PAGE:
Puerto Rico Crypto Utopia: Sol Cryptocurrency Community?
Many investors and entrepreneurs that have made their wealth in cryptocurrency are flocking to Puerto Rico. While the upcoming retreat was originally named “Puertopia,” the literal translation does not convey the right message (“eternal boy playground), it has since been named Sol.
These individuals are already owners of beautiful properties in California, including impressive cars, but their wealth has urged them to go somewhere that they can do more with the funds. However, apart from the luxury of this Caribbean island, many of these businessmen seem to be trying to avoid the state and federal taxes that may be assessed to their profits. To protect themselves, these men want to establish a crypto utopia.
This utopian world would have completely virtual currency, and they would create entirely public contracts between traders and investments using Blockchain. To ensure that this investment is worthwhile, the biggest profiteers have actually been looking for the right location for a while now. Once Hurricane Maria destroyed Puerto Rico, these men saw an opportunity to capitalize on tragedy.
Using Puerto Rico is not just a matter of having enormous amounts of wealth in one spot; investors want properties that are large enough to accommodate airports and docks. Furthermore, the historical museums and hotels are at risk do, as the wealthy find them to be just another commodity. With all of this work towards the right infrastructure, the involved consumers are actually quite close to getting approval from the government to set up a cryptocurrency bank.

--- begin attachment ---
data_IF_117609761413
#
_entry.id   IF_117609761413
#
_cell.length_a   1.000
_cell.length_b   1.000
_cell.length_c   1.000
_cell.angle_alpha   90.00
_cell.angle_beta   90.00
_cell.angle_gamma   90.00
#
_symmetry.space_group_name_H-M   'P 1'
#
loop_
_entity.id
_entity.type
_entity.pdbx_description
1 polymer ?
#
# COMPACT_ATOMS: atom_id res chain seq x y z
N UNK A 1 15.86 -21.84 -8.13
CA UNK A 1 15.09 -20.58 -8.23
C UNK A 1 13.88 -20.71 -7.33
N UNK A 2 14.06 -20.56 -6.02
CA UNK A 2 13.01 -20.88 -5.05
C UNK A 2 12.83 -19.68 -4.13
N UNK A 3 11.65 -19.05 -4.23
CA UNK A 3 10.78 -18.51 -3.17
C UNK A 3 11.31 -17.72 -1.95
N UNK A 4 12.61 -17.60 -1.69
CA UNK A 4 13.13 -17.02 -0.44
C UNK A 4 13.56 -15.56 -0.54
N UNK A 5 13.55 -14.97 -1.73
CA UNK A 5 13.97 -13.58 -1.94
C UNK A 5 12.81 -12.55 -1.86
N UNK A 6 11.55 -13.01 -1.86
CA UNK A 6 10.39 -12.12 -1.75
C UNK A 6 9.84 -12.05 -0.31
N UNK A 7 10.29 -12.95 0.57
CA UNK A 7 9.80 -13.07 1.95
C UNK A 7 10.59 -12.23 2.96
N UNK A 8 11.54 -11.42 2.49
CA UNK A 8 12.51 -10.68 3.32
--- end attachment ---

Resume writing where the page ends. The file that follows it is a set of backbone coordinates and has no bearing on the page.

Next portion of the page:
Some newcomers claim that they want to buy such massive expanses of land that they can create their own cities with cryptocurrency, but hedge fund manager Robb Rill does not want to be a part of that.
In the meantime, investors have managed to settle into the 20,000-square foot hotel named the Monastery. The investors see Puerto Rico as a forgotten and forsaken place, which is significantly overdue for a renovation. They seem to believe that their need for profit is a good enough reason to dive into the Puerto Rican economy, and turn it upside down.
As the transition occurs, Erika Medina-Vecchini, the chief business development officer for the Department of Economic Development and Commerce, says that they are ready for crypto business. While the actual profitability and sustainability stands to be seen, some investors are calling this possibility a tax playground for the rich, which leaves a lot of locals without the ability to invest.